Smallpox vaccinations imminent for hospitals

The Atlanta-based Centers for Disease Control and Prevention's (CDC) Advisory Committee on Immunization Practices (ACIP) recently approved a plan that calls for smallpox immunization of 510,000 health care workers. The plan suggests that all hospitals designate a "smallpox care team" that will be immunized. The committee recommends that the team include at least 40 health care workers per hospital, with some hospitals vaccinating 100 or more, including emergency department nurses.

American Health Consultants offers Imminent Smallpox Vaccinations in Hospitals: Consequences for You and Your Facility, a 90-minute audio conference Wednesday, Dec. 11, from 2-3:30 p.m., EST. This session is designed to help you and your staff answer serious questions and prepare your facility for the inevitable. How will being vaccinated affect you? How do you protect yourself, patients, and family? What are the logistics of implementing a smallpox care team? How do you deal with vulnerable populations? How do you minimize side effects?

This panel discussion will be led by William Schaffner, MD, chairman of the department of preventive medicine at Vanderbilt University Medical Center in Nashville, TN. An epidemiologist who has seen smallpox cases and oversees a volunteer smallpox vaccine study at Vanderbilt, Schaffner began his career in the CDC's Epidemic Intelligence Service. He also is a liaison member of ACIP.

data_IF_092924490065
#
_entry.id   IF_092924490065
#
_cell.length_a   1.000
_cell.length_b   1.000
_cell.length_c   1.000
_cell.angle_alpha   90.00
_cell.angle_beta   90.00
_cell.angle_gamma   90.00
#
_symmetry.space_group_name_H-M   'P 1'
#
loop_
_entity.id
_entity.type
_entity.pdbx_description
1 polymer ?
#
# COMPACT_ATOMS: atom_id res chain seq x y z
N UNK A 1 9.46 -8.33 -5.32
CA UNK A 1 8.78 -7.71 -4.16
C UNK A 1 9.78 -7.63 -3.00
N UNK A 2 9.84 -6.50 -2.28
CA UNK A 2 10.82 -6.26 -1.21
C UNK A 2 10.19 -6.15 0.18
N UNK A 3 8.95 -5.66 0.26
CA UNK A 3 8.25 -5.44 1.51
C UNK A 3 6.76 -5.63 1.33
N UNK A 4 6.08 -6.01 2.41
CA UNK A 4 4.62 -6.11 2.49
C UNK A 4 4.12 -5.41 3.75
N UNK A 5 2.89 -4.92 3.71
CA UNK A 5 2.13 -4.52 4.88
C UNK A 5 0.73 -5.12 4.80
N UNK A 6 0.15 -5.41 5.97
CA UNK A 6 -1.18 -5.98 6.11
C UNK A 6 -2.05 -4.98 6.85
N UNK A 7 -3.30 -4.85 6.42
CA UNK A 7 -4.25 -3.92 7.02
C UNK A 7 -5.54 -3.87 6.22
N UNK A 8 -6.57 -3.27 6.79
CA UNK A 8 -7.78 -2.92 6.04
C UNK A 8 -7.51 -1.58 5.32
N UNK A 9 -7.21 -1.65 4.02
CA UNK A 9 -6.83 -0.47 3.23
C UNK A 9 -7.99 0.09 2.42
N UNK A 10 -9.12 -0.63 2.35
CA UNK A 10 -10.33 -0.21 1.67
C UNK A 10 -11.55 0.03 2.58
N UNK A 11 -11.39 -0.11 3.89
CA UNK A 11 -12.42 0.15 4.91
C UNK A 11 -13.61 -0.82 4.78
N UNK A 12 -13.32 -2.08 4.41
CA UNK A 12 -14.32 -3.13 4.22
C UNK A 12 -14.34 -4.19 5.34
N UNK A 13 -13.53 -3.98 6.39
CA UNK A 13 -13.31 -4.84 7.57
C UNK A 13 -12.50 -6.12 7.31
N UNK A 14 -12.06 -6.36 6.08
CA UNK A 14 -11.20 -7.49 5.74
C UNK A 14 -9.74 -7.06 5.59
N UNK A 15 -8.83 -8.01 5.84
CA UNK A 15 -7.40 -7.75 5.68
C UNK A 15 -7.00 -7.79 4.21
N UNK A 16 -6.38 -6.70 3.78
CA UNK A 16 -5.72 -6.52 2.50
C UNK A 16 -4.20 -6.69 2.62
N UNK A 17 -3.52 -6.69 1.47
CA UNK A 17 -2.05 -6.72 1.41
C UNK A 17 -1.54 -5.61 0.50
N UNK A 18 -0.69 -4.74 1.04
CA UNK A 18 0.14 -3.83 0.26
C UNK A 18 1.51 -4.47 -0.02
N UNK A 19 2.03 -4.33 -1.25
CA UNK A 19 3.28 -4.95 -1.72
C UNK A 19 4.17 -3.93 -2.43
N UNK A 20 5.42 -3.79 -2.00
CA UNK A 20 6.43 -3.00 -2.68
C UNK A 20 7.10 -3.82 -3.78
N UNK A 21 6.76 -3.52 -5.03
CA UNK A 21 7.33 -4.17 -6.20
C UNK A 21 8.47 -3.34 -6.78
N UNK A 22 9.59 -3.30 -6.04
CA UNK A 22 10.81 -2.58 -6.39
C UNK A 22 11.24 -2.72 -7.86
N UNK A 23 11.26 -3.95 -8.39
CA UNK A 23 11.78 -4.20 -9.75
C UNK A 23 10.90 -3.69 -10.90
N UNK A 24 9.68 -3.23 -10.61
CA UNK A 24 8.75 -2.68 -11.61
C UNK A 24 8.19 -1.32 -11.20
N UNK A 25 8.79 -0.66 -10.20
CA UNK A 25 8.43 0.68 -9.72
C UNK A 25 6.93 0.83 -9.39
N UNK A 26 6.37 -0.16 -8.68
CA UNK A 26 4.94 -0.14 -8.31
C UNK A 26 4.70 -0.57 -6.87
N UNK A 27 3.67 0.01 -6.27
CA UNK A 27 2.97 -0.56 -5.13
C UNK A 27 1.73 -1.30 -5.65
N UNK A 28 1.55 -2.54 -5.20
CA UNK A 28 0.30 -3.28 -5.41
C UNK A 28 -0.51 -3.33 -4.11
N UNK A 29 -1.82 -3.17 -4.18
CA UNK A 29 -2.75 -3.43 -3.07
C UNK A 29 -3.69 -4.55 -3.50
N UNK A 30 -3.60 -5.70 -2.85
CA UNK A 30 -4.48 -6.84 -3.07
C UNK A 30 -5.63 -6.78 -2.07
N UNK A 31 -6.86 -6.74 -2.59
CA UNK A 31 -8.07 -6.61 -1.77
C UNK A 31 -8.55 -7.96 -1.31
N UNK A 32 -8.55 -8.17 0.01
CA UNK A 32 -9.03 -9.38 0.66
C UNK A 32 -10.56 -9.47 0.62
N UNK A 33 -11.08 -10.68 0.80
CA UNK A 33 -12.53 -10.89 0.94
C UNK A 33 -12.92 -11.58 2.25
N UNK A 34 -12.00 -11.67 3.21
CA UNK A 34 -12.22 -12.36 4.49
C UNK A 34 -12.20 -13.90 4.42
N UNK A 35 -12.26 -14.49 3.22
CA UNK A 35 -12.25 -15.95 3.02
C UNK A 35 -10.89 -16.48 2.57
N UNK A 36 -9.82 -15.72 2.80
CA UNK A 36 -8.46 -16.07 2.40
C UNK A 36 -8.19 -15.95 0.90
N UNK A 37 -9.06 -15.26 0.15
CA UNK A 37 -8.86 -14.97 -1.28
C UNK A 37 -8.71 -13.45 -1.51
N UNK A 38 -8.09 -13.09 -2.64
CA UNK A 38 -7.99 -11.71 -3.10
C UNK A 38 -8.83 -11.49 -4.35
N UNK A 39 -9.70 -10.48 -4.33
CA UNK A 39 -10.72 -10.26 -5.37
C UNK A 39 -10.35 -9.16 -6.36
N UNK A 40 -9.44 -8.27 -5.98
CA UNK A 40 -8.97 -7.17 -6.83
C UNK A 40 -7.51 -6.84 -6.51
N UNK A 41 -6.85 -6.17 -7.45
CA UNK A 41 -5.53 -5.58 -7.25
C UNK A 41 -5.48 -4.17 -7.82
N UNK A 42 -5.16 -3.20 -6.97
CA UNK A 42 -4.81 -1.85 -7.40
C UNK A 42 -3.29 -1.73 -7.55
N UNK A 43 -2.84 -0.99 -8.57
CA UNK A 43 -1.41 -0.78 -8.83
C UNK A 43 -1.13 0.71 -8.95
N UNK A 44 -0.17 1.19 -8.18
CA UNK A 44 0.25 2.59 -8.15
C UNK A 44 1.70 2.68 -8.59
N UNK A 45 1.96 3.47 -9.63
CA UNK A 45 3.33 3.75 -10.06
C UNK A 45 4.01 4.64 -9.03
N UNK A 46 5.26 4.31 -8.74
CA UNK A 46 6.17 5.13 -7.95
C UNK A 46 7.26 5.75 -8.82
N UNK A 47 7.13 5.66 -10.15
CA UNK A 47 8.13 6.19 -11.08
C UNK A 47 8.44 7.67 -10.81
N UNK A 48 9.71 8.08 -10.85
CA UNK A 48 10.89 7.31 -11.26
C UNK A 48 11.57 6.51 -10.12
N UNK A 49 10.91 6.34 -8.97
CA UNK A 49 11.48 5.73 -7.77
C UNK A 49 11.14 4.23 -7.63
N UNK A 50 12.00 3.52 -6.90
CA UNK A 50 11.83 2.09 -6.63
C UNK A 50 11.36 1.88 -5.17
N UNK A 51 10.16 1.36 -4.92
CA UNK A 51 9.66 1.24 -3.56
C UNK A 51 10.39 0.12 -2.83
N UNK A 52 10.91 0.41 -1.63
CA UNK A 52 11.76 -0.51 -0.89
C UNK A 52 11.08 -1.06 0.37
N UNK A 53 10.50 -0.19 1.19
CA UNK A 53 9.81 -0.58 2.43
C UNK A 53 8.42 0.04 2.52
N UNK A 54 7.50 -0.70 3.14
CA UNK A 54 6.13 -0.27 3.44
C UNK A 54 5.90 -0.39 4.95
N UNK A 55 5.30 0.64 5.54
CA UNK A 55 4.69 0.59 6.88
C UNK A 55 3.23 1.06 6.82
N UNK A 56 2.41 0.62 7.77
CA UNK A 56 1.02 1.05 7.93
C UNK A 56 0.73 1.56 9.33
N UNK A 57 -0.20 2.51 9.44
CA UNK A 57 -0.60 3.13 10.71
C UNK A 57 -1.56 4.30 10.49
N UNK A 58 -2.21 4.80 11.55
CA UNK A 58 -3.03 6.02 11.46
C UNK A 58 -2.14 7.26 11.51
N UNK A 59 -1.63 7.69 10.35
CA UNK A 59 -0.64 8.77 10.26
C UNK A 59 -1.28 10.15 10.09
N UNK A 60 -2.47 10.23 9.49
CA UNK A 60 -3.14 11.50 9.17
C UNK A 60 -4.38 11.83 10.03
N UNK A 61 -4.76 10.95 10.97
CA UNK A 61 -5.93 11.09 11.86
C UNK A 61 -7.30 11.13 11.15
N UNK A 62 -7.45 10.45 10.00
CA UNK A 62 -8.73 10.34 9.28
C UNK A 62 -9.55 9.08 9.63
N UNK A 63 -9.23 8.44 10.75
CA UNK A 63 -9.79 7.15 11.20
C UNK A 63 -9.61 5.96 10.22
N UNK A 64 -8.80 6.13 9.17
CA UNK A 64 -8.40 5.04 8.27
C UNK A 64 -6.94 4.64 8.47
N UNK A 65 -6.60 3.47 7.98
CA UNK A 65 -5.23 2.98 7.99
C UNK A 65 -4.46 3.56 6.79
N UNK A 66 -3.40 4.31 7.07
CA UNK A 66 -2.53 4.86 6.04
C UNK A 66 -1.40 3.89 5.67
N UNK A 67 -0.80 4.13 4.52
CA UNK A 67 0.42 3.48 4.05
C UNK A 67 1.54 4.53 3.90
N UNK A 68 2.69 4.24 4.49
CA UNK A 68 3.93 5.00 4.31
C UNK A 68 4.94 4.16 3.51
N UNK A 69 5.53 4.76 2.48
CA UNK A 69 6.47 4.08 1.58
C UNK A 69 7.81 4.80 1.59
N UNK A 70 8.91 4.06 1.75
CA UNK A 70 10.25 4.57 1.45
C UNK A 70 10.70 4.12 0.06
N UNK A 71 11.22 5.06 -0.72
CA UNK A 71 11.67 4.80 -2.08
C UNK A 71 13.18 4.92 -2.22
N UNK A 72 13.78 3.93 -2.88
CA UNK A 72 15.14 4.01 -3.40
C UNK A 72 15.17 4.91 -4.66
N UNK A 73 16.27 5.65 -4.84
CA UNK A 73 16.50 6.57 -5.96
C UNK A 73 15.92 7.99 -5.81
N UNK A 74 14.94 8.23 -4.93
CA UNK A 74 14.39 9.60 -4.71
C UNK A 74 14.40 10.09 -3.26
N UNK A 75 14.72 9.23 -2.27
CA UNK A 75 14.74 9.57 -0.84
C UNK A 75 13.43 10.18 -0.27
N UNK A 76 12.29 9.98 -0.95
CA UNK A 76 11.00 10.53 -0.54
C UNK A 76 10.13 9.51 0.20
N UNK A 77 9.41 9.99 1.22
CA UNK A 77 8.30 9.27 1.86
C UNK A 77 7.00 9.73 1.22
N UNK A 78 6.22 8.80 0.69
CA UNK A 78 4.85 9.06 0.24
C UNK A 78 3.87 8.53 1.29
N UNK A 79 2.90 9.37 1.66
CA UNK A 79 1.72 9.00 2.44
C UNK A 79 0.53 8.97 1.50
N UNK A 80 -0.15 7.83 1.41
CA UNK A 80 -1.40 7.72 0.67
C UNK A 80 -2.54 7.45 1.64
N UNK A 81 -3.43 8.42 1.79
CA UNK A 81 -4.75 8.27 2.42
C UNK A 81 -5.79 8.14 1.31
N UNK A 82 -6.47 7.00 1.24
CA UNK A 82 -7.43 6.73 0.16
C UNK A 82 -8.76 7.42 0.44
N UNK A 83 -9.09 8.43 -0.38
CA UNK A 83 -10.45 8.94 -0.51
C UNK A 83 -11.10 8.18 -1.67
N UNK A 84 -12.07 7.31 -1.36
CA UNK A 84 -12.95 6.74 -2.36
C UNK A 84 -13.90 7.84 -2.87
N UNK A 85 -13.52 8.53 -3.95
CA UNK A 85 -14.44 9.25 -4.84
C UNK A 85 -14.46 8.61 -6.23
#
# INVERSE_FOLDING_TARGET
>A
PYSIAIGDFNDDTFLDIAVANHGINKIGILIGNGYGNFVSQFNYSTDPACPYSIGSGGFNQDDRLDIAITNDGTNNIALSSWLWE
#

The second speaker, Jane Siegel, MD, is a professor of pediatrics at the University of Texas Southwestern Medical Center in Dallas. As a member of the CDC Healthcare Infection Control Practices Advisory Committee, she is on a bioterrorism working group that reviewed the critical issues regarding smallpox vaccine.

The program's third speaker, Joseph J. Kilpatrick, RN, NREMT-P, is an adjunct instructor with the Texas A&M University Texas Engineering Extension Service in College Station, where he develops courses and provides training on weapons of mass destruction and emergency medical services (EMS). Trained as an emergency department and flight nurse, Kilpatrick also has worked as an independent nursing contractor.

The cost of the program is $299, which includes 1.5 hours of free CE, CME, and critical care credits. ACEP Category I credit approval for the conference is pending. You can educate your entire facility for one low fee. The facility fee also includes handout material, additional reading and references, as well as a compact disc recording of the program for continued reference and staff education. To register, call customer service at (800) 688-2421. When ordering, please refer to the effort code: 65341.